So, ordered a box of Canson's Baryta Photographique at 13" x 19", got it yesterday, and did some prints today, and very disappointingly and frustratingly got exactly what you described, the printer heads scraping the tops of the paper! 

First print (I was printing two different 8" images on the paper, one on top, one on the bottom), it started 2 7/8" down from the leading edge, about 5 3/4" in and continues for an 1 3/8", then nothing, but then got two more, starting again 10 7/8" down, 4" in and 6 3/4" in, and both continue for about an inch and half, and 2 inches, respectively.

I did the same thing and went in and increased the Platen Gap from 'Standard' to 'Wide', that helped a bit, it removed it completely from the top, but the two remained on the bottom. 

So, went back again and increased the Paper Depth, to from '3' to '4', and since I am wasting paper here, since I got a non-scraped image this time on the top image, I moved the bottom image to the top position, and added a couple smaller images to the bottom... the bottom images printed perfectly fine... but the same two scrape marks on the top image, in the same positions within the image.

I contacted Epson, and they just told me it must be the paper.  Great, gee thanks.

I will go at it again tomorrow, and try moving the depth up to '5', and hopefully I get the unproblematic results that Canson says they received at that setting, even though you said it never did for you... that really disappoints me, as well as you having completely dumped Canson and went with Hahnemühle's... I don't want to use Hahnemühle for my clients for the reason I cited, I just don't like the feel of the paper in my hand compared to Canson's, as well as the texture compared to Canson's smoother finish.

Nobody replied to Mark's post, has no one else encountered any issues with this printer / paper combination?  I know from watching the Camera to Print to Screen tutorials, that Mr. Reichmann likes also Canson' Baryta Photographique, and in the video, he sets up and uses the R3000, I wonder if he has encountered any issues with the two... sir, if you ever frequent these posts, I would certainly love to learn!  :-)  I want to use this paper!

Thanks for any help, or suggestions someone may offer.

All the best to you,
JPH
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mvsoske
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« Reply #5 on: February 22, 2013, 05:56:40 PM »
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I don't know if I can be of any help since I use the 3880, but does the driver in the 3000 allow you to increase the drying time between head passes and/or ink density?  I've had success with some problem surfaces by increasing the drying time to the max and decreasing the density to deal with surface swelling that sometimes causes problems.

Mark
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MrJPH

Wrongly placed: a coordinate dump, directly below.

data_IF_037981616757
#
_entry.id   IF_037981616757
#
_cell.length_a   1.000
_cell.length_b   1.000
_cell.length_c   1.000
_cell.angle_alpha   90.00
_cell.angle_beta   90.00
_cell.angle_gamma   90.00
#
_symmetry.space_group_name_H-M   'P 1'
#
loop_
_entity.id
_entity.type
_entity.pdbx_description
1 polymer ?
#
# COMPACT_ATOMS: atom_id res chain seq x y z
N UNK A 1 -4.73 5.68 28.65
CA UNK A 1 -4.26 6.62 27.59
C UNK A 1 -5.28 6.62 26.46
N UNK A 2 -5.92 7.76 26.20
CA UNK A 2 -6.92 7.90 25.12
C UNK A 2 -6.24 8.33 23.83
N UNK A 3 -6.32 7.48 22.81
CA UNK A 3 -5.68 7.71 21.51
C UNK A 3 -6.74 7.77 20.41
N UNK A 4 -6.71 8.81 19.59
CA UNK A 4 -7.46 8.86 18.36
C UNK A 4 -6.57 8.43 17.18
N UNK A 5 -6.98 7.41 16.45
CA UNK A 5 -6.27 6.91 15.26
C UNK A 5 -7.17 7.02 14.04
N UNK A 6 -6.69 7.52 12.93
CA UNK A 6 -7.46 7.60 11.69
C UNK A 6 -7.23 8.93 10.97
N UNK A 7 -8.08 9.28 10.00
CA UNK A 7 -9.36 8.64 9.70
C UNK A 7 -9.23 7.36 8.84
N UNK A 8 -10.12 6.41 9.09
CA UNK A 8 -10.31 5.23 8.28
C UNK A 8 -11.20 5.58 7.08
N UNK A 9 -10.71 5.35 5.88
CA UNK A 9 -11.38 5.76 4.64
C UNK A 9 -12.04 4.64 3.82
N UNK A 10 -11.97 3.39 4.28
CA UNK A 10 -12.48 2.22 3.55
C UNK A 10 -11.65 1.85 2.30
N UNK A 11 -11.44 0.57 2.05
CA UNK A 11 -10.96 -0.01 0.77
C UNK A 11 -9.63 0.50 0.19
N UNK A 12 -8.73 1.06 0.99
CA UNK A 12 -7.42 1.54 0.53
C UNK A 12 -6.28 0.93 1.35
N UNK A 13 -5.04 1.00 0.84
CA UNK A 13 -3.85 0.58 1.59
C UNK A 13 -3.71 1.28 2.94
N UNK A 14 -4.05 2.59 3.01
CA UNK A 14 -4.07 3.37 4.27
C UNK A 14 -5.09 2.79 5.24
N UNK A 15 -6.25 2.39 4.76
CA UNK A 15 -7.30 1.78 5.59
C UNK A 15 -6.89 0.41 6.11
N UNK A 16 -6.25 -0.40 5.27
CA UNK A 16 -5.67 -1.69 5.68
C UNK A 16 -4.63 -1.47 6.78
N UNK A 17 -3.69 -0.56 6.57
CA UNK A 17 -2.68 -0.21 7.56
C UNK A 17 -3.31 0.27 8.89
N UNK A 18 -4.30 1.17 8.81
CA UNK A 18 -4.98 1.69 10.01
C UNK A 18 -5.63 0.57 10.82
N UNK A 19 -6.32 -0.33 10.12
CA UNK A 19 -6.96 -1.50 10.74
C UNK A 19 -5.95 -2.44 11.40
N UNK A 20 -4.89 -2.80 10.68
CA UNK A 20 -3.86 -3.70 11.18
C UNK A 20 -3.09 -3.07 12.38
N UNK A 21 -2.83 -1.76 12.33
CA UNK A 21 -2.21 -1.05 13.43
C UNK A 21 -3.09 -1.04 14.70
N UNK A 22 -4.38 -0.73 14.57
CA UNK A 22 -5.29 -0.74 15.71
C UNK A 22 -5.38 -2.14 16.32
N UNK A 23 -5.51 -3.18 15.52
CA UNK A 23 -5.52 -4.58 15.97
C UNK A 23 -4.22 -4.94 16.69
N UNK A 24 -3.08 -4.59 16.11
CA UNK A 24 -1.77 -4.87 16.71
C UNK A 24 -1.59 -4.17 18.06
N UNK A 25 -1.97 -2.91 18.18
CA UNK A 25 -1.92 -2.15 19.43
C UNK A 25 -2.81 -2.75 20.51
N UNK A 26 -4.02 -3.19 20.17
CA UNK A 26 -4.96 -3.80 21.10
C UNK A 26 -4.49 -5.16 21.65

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« Reply #6 on: February 22, 2013, 06:20:38 PM »
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Hi Mark,

Yeah, it does, and that was going to be my next thing I was going to try as a solution... which I hope it does, as I said ad nauseam - I really want to use this paper, and so hope that I can get the two to work together!

I have done four prints total, and all four have the same scrapes at the same locations in the print, and nowhere else... what's odd though, it isn't really a high density area in the image... well, the area of the second scrape may be, and maybe that is what is causing it all... will see...

Thank you for the suggestion, it is what I will do next!

All the best to you Mark,
Jeff
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MarkH2
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« Reply #7 on: February 22, 2013, 07:49:44 PM »
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... sir, if you ever frequent these posts, I would certainly love to learn!  


Mr. JPH,

I have no further update on my trials.  I did not try increasing the drying time as Mark V. has suggested and you are about to try.  The reasoning certainly makes sense.  I hope it works!  If so, I will have to give the Canson another try on my unit.

I too hope Michael or Jeff can add something here.

Good luck!
Mark

« Last Edit: February 22, 2013, 07:55:23 PM by MarkH2 » Logged
KSonde
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« Reply #8 on: February 23, 2013, 08:31:35 AM »
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I haven't used Canson Baryta with my R3000 but I have cured head strikes I was having with Ilford Gold Fibre Silk. The first thing I do is pre-bend the paper in the opposite direction it wants to buckle when printing. I do this by just rolling it back and forth with my hands before feeding it into the printer. Then I set a box of 8.5x11 printing paper in the outfeed tray so that the paper is supported by the box when it exits the printer and does not bend down under its own weight. This seems to work well for me and it's worth a try with the Canson paper. Here's hoping.